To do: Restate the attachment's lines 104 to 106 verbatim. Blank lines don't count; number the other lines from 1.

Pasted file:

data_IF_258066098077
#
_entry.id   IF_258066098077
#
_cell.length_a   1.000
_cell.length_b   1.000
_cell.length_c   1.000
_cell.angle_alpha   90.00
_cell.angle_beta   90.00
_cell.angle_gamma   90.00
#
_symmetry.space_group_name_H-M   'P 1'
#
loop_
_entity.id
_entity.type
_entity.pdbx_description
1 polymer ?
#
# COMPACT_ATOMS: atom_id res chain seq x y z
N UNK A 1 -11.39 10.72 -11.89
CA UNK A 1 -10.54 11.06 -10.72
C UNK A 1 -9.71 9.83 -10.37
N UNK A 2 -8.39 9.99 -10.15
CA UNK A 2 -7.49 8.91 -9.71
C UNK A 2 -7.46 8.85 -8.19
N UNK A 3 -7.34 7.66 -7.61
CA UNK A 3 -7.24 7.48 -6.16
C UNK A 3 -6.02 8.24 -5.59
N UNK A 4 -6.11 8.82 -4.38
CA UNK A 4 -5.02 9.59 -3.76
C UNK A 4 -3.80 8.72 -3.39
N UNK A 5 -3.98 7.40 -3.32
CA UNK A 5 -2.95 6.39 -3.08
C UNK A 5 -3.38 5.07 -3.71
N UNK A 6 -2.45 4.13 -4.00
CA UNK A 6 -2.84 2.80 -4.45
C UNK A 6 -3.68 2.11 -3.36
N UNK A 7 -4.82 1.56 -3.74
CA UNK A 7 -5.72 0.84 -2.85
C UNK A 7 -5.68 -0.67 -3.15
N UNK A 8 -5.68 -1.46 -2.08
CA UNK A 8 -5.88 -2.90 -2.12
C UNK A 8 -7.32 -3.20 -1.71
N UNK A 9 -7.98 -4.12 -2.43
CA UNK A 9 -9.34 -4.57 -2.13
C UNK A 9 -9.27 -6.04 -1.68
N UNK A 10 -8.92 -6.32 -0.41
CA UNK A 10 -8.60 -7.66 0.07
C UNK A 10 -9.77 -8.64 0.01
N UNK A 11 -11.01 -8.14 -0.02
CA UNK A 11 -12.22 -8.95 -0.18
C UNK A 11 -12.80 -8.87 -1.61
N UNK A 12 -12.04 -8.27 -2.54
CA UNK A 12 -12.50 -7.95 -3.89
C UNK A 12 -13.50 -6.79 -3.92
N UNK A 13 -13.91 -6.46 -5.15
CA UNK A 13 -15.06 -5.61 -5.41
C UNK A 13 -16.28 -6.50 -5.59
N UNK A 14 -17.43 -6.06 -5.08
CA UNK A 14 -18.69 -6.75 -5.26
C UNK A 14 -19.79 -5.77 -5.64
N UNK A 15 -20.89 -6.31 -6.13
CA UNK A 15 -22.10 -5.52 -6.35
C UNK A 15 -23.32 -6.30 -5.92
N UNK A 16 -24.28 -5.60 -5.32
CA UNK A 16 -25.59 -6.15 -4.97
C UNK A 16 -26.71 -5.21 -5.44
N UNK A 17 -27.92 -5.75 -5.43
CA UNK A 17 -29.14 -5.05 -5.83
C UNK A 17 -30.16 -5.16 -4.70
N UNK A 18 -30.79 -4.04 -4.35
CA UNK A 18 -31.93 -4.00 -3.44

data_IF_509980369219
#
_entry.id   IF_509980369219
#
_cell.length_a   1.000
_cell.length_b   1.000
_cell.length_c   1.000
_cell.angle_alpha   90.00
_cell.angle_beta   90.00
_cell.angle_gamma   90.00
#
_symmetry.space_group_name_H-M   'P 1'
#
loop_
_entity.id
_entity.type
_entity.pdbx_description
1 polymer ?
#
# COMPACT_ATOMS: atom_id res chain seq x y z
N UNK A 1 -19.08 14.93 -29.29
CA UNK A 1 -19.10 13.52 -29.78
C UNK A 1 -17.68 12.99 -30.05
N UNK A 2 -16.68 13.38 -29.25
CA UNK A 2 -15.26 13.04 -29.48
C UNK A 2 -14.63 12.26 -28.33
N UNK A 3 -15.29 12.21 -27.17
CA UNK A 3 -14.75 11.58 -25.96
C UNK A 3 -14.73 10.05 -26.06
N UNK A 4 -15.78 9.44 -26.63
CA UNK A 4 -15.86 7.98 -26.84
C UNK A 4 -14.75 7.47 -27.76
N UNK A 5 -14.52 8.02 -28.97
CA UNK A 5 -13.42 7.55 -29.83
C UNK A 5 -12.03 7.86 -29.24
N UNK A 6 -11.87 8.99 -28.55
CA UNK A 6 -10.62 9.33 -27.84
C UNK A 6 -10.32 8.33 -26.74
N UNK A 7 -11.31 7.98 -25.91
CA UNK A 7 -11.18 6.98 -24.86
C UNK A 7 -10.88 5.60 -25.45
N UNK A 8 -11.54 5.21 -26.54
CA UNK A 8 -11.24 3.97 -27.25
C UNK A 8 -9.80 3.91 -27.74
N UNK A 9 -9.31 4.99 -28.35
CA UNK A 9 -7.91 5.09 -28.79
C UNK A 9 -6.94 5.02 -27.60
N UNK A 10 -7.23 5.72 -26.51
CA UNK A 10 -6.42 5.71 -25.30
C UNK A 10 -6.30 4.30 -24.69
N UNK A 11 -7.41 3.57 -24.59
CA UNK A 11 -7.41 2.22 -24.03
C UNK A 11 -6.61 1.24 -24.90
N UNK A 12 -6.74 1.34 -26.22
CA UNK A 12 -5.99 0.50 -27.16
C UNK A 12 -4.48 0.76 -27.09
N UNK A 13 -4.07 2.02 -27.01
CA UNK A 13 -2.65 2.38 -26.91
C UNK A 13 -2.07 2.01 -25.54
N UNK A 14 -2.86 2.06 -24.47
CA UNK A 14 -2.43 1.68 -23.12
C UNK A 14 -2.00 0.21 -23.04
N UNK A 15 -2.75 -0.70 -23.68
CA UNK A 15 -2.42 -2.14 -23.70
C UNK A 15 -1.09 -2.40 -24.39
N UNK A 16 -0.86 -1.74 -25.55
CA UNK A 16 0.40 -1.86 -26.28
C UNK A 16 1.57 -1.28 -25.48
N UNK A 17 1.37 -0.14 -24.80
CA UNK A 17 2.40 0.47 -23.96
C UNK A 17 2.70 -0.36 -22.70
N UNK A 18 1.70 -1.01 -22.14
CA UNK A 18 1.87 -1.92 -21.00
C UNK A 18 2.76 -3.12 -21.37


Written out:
CA UNK A 4 -15.86 7.98 -26.84
C UNK A 4 -14.75 7.47 -27.76
N UNK A 5 -14.52 8.02 -28.97